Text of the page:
Friday, June 21, 2024

Poor air quality expected in Mexico City due to weather conditions

Mexico City authorities warned of the risk of air pollution in the capital on Tuesday due to inversion, a meteorological phenomenon that traps contamination.

The Mexico City Atmospheric Monitoring System (SIMAT) said on the X social media platform that inversion at a height of 3,050 meters would remain throughout the day.

The Mexican capital is home to tens of millions of motorists. With exhaust fumes trapped by the thermal inversion, much of the gases remain hanging over the city. (Shutterstock)

According to the United States National Weather Service, a temperature inversion, or thermal inversion, is “a layer in the atmosphere in which air temperature increases with height.”

SIMAT said that inversion “causes an extreme condition of atmospheric stability,” noting that there is “no movement of air” during the phenomenon and that “contaminants accumulate during hours, increasing their concentration and the risk to health.”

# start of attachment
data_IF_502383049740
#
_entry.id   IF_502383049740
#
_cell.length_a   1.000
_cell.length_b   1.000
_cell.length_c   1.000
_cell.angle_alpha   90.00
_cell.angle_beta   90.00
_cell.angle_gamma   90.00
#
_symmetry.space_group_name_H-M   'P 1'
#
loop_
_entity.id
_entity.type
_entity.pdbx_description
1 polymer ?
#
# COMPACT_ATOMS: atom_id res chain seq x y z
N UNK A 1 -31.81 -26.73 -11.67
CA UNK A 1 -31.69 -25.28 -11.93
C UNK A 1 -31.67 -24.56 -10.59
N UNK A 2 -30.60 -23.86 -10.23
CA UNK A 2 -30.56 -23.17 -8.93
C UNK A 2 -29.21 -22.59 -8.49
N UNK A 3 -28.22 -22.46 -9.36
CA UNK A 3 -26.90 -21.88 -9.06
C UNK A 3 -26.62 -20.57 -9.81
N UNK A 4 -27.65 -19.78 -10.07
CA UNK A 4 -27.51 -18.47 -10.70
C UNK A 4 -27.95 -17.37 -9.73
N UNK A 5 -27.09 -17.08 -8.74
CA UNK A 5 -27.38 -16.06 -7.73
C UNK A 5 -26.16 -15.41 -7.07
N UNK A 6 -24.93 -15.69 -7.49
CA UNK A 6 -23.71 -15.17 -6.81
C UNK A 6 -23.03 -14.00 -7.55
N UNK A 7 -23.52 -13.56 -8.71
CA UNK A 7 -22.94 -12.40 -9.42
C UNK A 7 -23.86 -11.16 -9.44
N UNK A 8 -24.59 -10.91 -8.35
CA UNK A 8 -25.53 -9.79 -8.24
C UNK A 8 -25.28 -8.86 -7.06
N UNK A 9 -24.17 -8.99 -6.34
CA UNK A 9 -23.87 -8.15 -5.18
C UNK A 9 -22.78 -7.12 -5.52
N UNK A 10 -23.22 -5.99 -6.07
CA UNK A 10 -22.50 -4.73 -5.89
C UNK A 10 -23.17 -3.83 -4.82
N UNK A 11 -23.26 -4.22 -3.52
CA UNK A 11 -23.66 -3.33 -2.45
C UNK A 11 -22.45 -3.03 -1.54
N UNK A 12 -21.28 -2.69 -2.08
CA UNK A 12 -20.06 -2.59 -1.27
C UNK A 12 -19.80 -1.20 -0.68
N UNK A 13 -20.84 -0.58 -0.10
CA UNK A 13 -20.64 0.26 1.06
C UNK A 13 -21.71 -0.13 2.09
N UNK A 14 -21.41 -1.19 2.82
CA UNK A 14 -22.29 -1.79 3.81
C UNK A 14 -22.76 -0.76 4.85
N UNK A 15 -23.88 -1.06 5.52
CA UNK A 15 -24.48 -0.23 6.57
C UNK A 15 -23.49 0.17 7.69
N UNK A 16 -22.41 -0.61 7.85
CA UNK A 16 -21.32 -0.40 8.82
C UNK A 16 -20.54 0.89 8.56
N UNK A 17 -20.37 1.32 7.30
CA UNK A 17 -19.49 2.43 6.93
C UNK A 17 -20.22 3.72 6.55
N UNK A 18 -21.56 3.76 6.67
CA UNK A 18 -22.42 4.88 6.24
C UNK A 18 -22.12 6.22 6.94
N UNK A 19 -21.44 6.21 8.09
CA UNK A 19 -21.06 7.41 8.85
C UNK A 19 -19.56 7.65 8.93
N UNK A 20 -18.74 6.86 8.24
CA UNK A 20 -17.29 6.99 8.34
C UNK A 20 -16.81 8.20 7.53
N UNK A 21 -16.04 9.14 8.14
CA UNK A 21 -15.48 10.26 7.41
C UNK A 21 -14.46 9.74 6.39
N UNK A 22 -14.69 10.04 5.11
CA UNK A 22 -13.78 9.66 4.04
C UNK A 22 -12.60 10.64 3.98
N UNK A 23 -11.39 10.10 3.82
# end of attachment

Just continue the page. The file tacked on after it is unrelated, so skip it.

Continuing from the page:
According to the Finnish Meteorological Institute, “an inversion can prevent the rise and dispersal of pollutants from the lower layers of the atmosphere, because warm air above cooler air acts like a lid, preventing vertical mixing and trapping the pollution material at the breathing level.”

Despite the presence of inversion in Mexico City, as of midday Tuesday authorities hadn’t issued a formal air quality alert. Three such alerts have been issued this year, all in the first quarter.

The United Nations declared Mexico City to be the most polluted city on the planet in 1992.

While air pollution is still a problem at times, the situation in the capital and surrounding areas has improved significantly over the past three decades.

The explosion of fireworks around Christmas and New Year’s Day has added to air pollution in Mexico City in recent years.

Mexico News Daily


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